The German Institute for Quality and Efficiency in Health Care has assessed recent evidence on allergies. It found that the once controversial immune therapy against allergy symptoms can definitely help many people with allergies.
When it is green and the flowers have returned, the allergy season has hit its peak. And the number of people affected is still rising. At least 1 in 5 people in get hayfever, and up to half of the population react at least sometimes to airborne allergens like pollen or house dust mites. But we still do not why allergies increased so much in recent decades. The Director of the Institute, Professor Peter Sawicki, said that none of the theories about the increase in allergies has been proven. For example, childhood immunisation does not seem to be responsible for the growth of allergies.
"There are many unproven claims about allergies,” said Professor Sawicki, "but there is also a growing body of research that has sifted out some facts from the myths. For example, expensive and time-consuming effort like removing all carpets from the house or washing bedlinen very frequently will be a waste for most people: it really is not possible to remove all the allergens from the house, no matter how hard you try. But there are things that can work, like specific immune therapy. And a range of drugs can reduce symptoms."
The Institute has reviewed the latest independent analyses of allergy research to find out which treatments or prevention measures could really work. Allergen immunotherapy can done by injections or sublingual ("under the tongue") drops, tablets or sprays. Both injections and sublingual treatments work. A report* shows that more than a dozen of these immunotherapy extracts are now amongst the 3,000 most prescribed medicines in Germany.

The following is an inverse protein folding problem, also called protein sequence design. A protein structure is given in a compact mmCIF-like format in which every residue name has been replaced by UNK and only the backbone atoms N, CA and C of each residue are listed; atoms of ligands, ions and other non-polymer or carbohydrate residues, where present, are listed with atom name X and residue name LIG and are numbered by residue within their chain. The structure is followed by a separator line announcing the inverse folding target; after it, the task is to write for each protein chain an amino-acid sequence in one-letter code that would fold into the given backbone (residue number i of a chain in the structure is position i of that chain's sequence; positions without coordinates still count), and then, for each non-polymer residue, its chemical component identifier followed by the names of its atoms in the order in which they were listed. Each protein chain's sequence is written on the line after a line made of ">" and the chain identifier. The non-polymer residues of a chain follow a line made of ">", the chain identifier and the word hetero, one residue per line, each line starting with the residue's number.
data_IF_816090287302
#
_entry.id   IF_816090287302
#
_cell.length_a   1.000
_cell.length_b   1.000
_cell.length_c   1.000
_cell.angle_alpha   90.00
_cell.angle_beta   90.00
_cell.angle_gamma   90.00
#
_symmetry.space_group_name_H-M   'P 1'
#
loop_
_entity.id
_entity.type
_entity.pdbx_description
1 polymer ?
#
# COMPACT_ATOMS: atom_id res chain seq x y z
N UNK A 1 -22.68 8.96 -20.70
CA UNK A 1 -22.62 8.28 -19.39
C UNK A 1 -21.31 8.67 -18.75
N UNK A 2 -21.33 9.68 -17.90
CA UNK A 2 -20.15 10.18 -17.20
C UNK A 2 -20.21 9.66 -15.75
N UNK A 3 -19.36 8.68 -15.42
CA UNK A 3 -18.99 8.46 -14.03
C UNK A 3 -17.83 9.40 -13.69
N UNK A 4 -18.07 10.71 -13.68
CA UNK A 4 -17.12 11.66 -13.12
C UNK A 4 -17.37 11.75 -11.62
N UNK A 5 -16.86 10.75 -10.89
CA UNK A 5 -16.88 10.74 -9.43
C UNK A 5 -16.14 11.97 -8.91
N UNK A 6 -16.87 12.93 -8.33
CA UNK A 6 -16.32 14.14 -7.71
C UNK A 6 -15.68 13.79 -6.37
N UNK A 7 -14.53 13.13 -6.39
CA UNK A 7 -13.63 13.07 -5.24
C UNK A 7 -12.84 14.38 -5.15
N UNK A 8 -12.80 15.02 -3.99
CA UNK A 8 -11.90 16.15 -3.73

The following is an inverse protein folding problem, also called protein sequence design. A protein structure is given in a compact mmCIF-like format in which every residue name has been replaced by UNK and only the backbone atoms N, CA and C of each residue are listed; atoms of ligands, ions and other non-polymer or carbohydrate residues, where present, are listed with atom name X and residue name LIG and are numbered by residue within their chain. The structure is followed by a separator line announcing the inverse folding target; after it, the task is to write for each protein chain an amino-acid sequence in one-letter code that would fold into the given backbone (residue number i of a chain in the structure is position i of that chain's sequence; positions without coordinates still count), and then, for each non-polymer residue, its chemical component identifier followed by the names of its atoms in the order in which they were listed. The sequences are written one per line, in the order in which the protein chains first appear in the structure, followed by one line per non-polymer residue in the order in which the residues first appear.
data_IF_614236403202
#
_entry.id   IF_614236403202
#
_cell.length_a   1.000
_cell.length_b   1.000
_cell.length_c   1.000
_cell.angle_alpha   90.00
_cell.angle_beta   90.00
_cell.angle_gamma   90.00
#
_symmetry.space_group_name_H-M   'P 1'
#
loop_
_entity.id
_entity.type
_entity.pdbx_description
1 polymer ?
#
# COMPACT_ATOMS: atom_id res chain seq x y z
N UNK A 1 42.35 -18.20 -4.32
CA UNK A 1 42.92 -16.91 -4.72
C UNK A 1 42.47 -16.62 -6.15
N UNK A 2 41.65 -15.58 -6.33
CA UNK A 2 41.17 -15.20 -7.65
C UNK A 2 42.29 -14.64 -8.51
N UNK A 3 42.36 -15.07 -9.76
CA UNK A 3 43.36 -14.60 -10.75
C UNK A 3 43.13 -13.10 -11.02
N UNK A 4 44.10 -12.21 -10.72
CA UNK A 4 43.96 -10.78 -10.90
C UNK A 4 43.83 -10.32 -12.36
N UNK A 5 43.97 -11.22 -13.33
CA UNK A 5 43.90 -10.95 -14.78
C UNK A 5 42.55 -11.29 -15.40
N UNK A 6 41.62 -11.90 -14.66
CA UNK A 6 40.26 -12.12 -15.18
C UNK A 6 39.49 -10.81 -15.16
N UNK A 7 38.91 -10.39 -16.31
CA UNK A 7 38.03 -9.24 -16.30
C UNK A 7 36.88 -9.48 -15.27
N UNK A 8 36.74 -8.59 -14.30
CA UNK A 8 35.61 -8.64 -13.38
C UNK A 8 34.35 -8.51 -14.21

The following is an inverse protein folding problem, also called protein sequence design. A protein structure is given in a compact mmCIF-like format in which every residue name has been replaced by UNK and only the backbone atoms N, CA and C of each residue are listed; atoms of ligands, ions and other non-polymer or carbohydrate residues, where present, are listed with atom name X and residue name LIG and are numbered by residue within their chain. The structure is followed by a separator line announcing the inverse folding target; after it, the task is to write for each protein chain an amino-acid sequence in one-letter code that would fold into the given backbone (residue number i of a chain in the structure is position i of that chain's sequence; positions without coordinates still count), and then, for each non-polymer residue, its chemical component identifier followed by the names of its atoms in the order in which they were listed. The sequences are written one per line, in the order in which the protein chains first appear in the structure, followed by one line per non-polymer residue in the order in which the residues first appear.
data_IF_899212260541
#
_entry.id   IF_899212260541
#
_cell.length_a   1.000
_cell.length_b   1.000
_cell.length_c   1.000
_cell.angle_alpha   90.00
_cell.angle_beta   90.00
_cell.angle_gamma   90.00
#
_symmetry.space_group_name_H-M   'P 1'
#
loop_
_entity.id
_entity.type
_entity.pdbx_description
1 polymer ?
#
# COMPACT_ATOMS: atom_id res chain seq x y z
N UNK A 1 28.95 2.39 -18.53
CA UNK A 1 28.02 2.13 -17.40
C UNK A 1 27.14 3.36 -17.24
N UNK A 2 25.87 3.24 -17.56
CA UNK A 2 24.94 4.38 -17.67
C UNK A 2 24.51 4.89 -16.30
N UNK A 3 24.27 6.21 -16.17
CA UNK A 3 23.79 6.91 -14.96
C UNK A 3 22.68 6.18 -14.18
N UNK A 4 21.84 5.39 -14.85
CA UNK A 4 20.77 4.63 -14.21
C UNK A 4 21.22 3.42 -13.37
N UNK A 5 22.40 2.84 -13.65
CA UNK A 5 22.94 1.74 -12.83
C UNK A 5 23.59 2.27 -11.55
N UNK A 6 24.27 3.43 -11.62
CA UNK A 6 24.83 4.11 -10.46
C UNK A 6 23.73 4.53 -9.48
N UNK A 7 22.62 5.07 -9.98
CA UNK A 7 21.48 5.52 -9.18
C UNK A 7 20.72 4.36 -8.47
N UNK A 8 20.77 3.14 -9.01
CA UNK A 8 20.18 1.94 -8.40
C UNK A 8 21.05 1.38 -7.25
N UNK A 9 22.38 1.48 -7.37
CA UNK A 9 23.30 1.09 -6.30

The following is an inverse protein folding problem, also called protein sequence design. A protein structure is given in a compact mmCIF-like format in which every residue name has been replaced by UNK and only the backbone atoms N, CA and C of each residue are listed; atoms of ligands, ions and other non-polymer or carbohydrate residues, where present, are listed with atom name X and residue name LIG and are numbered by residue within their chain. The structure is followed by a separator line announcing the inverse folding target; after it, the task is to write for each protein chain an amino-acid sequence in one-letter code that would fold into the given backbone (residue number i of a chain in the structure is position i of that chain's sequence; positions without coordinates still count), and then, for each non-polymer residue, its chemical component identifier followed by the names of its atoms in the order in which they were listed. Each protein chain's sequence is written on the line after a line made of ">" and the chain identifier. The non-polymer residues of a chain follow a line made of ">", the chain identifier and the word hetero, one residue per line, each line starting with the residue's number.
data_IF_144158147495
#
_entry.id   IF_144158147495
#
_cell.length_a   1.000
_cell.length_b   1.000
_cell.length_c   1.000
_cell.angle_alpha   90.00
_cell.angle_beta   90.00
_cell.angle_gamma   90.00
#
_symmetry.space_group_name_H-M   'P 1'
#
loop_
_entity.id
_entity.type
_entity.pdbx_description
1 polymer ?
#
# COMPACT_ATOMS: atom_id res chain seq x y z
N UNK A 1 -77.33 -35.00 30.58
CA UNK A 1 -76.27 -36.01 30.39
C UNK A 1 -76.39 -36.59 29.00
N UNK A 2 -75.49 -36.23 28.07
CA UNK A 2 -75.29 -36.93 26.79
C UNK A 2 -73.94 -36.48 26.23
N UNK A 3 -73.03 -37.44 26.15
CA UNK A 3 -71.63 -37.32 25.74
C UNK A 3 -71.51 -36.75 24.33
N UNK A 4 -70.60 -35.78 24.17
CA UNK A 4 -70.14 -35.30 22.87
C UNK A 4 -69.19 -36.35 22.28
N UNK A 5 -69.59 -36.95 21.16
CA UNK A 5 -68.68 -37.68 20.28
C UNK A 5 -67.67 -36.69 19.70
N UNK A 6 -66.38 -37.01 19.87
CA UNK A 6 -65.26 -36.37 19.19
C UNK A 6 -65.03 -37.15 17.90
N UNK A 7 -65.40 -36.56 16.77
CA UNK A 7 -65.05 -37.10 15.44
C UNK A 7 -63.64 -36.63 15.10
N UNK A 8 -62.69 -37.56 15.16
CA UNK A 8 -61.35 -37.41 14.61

According to Professor Sawicki, "Sublingual therapy in particular is becoming very popular in Europe. Research has shown that it can reduce allergic symptoms in adults and it causes less adverse reactions than injections. We are still not completely certain if it is as effective as injections, or whether it works for children. But many more trials are being done and we expect good answers to these questions soon."
In , the use of anti-histamines has dropped greatly in recent years. The Institute also examined the latest research on some of the biggest-selling anti-histamines. They can all relieve symptoms, but adverse effects are common with all of them. Some might provide relief more quickly than others, and some might have more adverse effects.
The Institute also looked at what might work to prevent allergies developing in children and came to several conclusions. If the parents quit smoking, this can help. Some infant formulas can occasionally cause some allergies. And there are early signs that pregnant women taking probiotics late in pregnancy might be able to help.
"Probiotics in pregnancy is an area of research the Institute will continue to monitor, to see whether trials establish whether or not this can really prevent allergies," according to Professor Sawicki.
The Institute's website, Informed Health Online, informs the public in plain language about evidence and medical developments that would interest those affected. The information is both English and German. The information released today reports on preventing allergies in children, specific immune therapy and some of the most commonly used anti-histamines. People who want to keep up with the latest publications on this independent publicly-funded website can subscribe to the free newsletter.
*Schwabe U, Paffrath D, Arzneiverordnungs-Report 2007. Heidelberg: Springer Medizin Verlag 2008.
The above post is reprinted from materials provided by Institute for Quality and Efficiency in Health Care. Note: Materials may be edited for content and length.
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